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Settlement May Provide $750 Million to LA Schools

In an action that could mean up to $750 million to Los Angeles schools, a state agency agreed Wednesday to settle a lawsuit challenging its allocation of school construction funds.

After hammering out an agreement behind closed doors, the State Allocation Board voted unanimously to adopt new rules that would make it easier for Los Angeles to compete for rapidly dwindling state bond money.

Elated officials of the Los Angeles Unified School District said they believe the changes will ensure that at least $500 million will be available to the district if it can keep its massive school building program on track.

"What this means is that every application we get to the board by June 2002 will be funded," said Michael J. Strumwasser, an attorney for the district, which joined the lawsuit. Los Angeles schools could claim as much as $750 million by pushing up the schedule for several projects to meet that date, officials said.

The suit, filed in March by Los Angeles civil rights law firms and community groups, alleged that the agency's rules discriminate against large urban school districts. Because apportionment was on a first-come, first-served basis, the system favored small districts that could prepare applications quickly while big districts struggled to acquire and clean up urban land, the suit alleged.

Superintendents of smaller school districts blasted the new regulations, which could take hundreds of millions away from projects they're planning.

Paula Lupcho, board president for the 1,200-student Mammoth Unified School District, said the board was decreeing that "an unhoused student in a small district is less needy than an unhoused student in a large district."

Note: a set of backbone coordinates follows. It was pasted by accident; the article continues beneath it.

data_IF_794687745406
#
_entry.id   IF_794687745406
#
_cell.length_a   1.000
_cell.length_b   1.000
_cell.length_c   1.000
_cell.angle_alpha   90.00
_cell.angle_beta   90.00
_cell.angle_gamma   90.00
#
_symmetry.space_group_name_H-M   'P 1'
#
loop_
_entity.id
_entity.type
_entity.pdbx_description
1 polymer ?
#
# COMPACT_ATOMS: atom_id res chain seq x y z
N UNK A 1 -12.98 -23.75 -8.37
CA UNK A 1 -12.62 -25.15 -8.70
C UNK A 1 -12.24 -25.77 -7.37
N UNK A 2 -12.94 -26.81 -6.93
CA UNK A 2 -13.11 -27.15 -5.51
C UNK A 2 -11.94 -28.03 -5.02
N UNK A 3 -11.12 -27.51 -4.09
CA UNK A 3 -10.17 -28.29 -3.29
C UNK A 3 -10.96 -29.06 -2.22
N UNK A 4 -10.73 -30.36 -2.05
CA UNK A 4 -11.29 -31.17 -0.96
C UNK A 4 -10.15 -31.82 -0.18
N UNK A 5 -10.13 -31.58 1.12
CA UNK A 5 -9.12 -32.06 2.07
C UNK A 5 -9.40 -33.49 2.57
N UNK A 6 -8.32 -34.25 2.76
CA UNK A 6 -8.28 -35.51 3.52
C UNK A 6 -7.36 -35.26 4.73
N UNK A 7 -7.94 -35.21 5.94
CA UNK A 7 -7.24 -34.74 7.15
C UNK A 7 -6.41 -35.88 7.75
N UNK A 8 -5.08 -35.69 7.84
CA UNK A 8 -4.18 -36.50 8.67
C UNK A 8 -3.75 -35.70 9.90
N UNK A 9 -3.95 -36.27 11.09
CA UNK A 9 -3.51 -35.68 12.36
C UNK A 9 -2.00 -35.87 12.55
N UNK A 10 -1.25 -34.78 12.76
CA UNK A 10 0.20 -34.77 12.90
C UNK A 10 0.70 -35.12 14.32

Mammoth is one of scores of districts whose applications for construction projects will now have to compete with Los Angeles under a priority point system.

Officials for the Mammoth district said they now doubt they can get funding to replace two schools that consist entirely of portable buildings.

But a Los Angeles judge agreed with the plaintiffs in August and ordered that the state create a priority system taking account of need.

At its September meeting, the board withheld funding from all pending applications and said it intended to start parceling out the remaining $1.3 billion at a much slower pace, subject to priority points.

The board adopted the new priority point system Wednesday.

Starting in January, only about $128 million will be awarded each quarter. There are applications on file for about $540 million, meaning that less than a third of them will obtain funding. The rest must compete the following quarter with all new applications.

Under the new system, about $450 million will be retained for applications filed as late as June 2002, when L.A. Unified is expected to have most of its projects in line.

The final piece of the agreement involved a change in the rules allowing Los Angeles to calculate its eligibility across the district, rather than by high school attendance areas. Attorneys for the district said that change will give all of its projects more points than any other district can accumulate.

Several issues in the lawsuit remained unsettled and will be dealt with in future meetings, Strumwasser said.

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